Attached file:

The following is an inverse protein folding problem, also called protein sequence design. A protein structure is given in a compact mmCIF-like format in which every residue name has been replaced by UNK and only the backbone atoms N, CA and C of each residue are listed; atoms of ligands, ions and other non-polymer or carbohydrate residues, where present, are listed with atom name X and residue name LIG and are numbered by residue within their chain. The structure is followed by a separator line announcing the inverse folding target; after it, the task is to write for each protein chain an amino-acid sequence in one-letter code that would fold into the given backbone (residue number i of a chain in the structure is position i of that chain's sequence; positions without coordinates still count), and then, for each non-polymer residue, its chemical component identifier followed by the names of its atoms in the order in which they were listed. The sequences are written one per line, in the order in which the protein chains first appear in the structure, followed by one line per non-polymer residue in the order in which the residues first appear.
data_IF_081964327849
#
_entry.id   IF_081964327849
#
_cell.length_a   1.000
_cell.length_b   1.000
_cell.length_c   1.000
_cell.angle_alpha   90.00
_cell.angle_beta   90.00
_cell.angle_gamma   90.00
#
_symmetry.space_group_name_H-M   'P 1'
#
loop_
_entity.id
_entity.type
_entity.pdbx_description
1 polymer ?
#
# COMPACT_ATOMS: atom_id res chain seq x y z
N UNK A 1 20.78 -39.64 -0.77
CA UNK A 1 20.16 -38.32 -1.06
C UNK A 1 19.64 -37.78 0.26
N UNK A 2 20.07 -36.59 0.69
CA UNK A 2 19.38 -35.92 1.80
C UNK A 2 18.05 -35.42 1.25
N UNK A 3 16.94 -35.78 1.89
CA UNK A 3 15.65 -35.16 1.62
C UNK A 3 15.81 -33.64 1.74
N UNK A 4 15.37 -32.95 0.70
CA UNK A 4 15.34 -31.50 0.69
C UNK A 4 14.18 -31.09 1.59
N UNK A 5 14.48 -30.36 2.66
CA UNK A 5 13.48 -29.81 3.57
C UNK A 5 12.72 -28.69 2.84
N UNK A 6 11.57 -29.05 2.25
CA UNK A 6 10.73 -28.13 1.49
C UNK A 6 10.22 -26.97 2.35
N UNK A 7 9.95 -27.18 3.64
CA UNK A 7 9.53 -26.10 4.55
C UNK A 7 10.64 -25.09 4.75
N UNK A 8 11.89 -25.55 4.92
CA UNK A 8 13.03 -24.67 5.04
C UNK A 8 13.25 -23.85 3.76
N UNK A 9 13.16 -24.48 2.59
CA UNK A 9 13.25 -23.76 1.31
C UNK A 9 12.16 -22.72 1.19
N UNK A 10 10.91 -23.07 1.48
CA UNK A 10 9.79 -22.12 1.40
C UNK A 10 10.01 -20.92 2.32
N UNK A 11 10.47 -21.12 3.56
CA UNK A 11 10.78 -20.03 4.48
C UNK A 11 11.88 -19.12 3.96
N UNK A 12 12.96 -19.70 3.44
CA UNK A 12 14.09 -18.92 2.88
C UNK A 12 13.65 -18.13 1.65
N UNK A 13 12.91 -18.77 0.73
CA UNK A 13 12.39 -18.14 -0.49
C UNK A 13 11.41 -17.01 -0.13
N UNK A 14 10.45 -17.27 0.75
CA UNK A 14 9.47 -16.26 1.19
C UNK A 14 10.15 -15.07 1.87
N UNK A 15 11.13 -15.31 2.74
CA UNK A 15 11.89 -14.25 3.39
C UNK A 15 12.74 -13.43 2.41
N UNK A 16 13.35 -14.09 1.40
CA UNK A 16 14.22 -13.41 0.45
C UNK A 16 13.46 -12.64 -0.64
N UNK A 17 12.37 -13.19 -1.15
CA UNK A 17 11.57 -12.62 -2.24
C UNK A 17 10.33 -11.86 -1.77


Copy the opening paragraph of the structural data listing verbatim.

The following is an inverse protein folding problem, also called protein sequence design. A protein structure is given in a compact mmCIF-like format in which every residue name has been replaced by UNK and only the backbone atoms N, CA and C of each residue are listed; atoms of ligands, ions and other non-polymer or carbohydrate residues, where present, are listed with atom name X and residue name LIG and are numbered by residue within their chain. The structure is followed by a separator line announcing the inverse folding target; after it, the task is to write for each protein chain an amino-acid sequence in one-letter code that would fold into the given backbone (residue number i of a chain in the structure is position i of that chain's sequence; positions without coordinates still count), and then, for each non-polymer residue, its chemical component identifier followed by the names of its atoms in the order in which they were listed. The sequences are written one per line, in the order in which the protein chains first appear in the structure, followed by one line per non-polymer residue in the order in which the residues first appear.